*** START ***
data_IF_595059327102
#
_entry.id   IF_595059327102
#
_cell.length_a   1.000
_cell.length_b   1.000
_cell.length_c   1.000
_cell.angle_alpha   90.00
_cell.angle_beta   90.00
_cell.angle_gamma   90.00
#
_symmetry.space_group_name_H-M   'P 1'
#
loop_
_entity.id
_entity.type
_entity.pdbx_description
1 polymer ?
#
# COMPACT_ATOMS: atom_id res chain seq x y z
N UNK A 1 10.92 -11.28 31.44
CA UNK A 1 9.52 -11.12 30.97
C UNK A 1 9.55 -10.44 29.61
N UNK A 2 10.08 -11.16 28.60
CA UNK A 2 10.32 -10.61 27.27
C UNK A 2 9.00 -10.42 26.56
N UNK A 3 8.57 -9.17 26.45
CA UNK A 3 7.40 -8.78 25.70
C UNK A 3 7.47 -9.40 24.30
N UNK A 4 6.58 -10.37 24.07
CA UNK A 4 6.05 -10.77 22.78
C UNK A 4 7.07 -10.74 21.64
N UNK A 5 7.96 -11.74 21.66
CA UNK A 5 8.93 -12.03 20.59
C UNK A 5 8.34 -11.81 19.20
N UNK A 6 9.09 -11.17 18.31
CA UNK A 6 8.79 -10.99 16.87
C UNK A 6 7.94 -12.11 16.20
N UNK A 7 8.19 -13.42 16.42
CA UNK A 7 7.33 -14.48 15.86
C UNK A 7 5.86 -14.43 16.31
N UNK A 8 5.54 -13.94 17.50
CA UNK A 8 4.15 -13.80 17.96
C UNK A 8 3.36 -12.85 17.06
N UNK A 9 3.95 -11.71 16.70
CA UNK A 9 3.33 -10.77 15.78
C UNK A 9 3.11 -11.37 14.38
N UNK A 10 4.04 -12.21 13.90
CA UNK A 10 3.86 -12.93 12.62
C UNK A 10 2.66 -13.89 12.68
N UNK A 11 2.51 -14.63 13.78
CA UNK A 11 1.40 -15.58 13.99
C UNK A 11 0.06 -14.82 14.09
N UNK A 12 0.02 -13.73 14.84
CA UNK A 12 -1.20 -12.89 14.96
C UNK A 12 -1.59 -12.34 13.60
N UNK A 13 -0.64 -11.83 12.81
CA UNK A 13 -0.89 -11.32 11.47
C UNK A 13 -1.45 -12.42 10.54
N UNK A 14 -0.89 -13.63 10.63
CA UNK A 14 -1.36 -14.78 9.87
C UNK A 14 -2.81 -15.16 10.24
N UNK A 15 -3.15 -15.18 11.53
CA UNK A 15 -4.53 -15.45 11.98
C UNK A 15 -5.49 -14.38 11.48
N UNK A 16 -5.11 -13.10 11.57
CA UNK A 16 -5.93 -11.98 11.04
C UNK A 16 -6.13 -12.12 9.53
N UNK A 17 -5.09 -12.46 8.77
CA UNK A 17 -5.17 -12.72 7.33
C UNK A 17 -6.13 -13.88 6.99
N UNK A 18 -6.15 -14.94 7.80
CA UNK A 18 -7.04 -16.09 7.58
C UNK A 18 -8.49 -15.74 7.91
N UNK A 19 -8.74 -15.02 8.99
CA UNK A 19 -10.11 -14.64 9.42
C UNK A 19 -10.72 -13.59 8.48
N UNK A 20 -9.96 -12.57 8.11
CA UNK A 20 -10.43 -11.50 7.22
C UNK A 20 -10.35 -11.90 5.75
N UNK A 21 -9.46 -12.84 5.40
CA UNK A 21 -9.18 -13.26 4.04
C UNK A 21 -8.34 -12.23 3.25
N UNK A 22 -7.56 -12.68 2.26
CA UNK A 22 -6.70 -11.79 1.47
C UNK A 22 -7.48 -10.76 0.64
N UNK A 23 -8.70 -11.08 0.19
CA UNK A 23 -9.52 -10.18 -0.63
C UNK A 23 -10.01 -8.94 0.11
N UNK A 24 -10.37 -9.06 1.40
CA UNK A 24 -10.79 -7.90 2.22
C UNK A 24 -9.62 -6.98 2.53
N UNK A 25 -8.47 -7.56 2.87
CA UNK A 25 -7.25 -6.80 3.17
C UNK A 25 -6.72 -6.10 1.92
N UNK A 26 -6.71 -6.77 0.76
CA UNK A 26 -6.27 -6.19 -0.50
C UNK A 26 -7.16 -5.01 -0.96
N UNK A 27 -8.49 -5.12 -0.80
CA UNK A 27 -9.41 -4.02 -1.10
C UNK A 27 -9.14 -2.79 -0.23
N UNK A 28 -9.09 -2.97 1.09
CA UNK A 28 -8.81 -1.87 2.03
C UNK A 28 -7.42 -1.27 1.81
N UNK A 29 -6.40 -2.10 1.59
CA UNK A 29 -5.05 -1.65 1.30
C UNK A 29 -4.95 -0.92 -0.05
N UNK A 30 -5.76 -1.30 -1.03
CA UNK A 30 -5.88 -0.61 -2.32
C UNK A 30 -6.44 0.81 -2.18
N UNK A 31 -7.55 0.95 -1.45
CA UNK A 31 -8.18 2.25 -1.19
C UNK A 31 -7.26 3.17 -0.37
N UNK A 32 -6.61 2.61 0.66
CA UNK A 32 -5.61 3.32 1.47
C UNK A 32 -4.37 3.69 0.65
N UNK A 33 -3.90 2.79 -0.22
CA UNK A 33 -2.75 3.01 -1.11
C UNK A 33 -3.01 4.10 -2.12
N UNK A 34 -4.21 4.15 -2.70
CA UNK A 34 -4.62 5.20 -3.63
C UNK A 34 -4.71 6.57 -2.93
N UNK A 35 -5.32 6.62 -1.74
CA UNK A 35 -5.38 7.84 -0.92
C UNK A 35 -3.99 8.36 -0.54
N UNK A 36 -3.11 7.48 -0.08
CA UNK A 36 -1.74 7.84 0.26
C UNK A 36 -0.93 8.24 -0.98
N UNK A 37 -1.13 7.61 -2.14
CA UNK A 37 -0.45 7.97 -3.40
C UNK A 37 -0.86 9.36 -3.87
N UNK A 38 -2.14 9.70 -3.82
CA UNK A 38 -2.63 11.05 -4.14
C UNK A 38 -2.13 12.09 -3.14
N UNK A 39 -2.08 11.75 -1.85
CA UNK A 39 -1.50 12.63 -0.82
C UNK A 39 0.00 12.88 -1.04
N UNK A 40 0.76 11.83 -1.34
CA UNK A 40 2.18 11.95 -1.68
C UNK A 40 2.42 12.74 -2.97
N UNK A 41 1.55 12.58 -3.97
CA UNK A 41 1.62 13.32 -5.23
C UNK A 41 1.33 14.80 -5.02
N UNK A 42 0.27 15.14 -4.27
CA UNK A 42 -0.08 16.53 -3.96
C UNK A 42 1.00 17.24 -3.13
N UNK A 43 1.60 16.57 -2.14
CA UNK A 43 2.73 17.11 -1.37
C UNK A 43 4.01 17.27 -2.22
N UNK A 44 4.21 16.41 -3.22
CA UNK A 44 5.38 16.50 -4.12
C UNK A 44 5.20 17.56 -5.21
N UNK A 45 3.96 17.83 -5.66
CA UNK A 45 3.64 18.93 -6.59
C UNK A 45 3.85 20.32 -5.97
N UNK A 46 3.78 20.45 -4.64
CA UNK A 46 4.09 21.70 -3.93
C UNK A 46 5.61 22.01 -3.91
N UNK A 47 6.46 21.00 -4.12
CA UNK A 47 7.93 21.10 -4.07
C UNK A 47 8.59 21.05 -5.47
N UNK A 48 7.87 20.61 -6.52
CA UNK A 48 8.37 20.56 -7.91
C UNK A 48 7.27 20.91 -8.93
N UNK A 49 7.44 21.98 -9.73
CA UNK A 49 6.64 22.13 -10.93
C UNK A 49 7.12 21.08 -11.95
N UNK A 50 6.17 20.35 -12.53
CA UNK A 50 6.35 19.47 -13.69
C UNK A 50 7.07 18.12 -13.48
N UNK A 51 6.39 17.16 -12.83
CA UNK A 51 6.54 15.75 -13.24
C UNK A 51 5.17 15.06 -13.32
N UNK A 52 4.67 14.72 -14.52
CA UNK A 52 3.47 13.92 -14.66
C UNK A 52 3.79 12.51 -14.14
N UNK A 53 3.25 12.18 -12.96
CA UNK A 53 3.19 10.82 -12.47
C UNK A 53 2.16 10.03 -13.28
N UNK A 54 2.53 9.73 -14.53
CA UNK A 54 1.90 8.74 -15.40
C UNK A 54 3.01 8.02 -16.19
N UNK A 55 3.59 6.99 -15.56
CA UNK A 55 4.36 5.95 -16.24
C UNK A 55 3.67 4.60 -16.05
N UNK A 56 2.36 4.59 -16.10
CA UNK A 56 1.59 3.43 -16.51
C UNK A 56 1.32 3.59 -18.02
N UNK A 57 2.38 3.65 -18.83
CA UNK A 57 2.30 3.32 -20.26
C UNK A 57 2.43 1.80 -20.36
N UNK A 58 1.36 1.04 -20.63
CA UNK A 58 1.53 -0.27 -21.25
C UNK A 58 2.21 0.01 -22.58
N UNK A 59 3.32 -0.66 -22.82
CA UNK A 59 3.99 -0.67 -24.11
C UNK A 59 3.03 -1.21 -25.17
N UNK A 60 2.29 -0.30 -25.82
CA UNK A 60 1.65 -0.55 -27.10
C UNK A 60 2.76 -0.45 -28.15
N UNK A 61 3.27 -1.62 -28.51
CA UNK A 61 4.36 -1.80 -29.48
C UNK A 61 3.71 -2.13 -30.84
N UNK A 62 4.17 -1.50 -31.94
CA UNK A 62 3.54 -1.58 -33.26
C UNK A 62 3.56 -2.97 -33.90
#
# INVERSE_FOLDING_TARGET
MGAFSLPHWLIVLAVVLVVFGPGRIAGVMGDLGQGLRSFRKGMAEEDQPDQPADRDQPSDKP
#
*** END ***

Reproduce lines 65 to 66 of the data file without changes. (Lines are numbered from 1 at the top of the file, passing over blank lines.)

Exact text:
C UNK A 15 -5.49 -14.38 11.48
N UNK A 16 -5.11 -13.10 11.57